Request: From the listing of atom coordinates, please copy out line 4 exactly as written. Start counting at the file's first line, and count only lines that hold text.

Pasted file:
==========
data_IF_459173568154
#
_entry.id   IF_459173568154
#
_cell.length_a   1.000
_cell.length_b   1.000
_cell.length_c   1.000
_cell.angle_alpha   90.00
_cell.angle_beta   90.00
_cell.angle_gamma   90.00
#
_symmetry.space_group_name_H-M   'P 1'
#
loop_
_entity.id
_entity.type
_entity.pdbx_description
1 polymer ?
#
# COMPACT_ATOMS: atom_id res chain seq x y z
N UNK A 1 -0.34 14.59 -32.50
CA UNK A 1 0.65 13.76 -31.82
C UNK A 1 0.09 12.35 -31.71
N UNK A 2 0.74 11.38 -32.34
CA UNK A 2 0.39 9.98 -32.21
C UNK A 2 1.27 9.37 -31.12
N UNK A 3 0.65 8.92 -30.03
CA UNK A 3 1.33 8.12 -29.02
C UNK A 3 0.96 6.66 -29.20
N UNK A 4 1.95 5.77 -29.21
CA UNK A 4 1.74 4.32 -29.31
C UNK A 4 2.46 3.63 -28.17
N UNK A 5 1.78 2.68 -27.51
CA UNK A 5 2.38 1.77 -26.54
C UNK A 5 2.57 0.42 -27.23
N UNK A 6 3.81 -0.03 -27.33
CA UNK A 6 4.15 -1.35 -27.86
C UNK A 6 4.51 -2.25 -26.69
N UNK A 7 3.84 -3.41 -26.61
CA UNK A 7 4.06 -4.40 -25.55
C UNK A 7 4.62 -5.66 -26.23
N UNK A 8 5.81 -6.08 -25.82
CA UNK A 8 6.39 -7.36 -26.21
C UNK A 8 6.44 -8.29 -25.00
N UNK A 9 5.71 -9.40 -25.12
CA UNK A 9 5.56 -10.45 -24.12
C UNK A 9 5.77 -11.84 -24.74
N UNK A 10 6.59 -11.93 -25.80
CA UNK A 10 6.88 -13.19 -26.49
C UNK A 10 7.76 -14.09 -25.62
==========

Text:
#